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Pinctada margaritifera

Pinctada margaritifera

Class : Mussels (Bivalvia)
Subclass : Autolamellibranchiata
Subclass : Pteriomorphia
Order : Pteriida
Family : Wing clams (Pteriidae)
Genre : Pinctada
Scientific name
Röding , 1798
On the lower right an open pearl oyster
Pinctada margaritifera

Pinctada , also known as pearl oysters, is a genus of the family of pteriidae (Pteriidae) used to order the Pteriida belongs. Some species of the genus Pinctada playa rolein the production of pearls .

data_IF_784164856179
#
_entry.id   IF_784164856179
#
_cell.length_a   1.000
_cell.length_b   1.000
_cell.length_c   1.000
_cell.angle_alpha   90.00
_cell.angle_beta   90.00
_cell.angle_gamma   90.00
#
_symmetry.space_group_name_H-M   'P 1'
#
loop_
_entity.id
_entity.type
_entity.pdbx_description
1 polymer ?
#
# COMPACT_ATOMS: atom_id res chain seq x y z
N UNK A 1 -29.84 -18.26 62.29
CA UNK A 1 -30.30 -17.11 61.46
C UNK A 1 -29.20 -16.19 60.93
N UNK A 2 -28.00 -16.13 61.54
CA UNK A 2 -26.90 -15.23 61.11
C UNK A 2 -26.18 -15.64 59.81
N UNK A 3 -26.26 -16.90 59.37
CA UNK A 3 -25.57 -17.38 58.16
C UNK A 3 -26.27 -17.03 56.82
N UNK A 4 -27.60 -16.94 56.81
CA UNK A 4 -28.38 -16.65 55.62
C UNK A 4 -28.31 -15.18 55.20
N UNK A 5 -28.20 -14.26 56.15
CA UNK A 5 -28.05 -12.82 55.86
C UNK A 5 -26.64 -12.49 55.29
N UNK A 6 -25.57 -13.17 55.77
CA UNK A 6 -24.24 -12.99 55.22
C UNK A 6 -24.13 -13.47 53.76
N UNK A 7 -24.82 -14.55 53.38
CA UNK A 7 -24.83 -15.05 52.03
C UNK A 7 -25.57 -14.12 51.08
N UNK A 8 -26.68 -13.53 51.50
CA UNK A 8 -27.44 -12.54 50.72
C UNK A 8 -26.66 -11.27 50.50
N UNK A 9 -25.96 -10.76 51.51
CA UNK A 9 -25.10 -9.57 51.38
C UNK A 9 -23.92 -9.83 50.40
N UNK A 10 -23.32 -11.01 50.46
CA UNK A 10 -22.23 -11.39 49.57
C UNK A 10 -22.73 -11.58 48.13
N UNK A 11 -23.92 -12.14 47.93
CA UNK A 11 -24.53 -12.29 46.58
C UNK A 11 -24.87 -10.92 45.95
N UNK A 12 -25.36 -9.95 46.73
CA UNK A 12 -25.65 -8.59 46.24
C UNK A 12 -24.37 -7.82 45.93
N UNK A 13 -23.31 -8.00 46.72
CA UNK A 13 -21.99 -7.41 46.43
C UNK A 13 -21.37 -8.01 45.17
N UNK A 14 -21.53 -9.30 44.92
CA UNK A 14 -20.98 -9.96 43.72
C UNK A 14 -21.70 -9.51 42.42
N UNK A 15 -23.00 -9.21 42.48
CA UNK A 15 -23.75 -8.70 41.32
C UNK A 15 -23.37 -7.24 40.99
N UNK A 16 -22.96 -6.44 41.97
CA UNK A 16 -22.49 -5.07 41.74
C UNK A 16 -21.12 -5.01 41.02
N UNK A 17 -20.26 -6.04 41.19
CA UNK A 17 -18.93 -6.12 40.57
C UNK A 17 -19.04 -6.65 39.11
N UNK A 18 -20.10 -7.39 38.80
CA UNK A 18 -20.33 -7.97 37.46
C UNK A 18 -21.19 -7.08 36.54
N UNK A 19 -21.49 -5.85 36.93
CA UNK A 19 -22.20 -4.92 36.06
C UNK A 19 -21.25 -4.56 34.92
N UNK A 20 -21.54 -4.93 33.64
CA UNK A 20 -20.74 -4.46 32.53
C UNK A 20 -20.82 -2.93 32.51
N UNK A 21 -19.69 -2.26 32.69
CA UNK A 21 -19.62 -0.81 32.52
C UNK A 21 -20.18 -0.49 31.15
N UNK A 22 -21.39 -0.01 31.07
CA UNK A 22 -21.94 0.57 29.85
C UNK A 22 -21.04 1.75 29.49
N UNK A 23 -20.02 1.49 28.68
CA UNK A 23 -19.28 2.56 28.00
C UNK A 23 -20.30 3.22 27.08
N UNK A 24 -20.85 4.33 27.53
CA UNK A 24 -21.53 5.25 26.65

The medium-sized to very large, slightly unevenly-hinged cases of the Pinctada species are slightly oblique-rounded to rounded-square and reach a maximum size of up to 33.5 centimeters ( Pinctada anomioides ), but are usually smaller (by seven centimeters). The cases are usually a little higher than they are long. The left flap is usually a little more arched than the right flap. The vertebra, which is curved forwards, sits almost in the middle, only slightly shifted from the center to the front end. The right flap has a byssus incision under the front ear . The edge of the lock is straight and drawn out more or less forwards and backwards; these extensions are also called ears . In the Pinctada species, the front ear is often larger than the rear ear . The lock is toothless in adulthood. The ligament lies externally or internally in a broad ligament pit.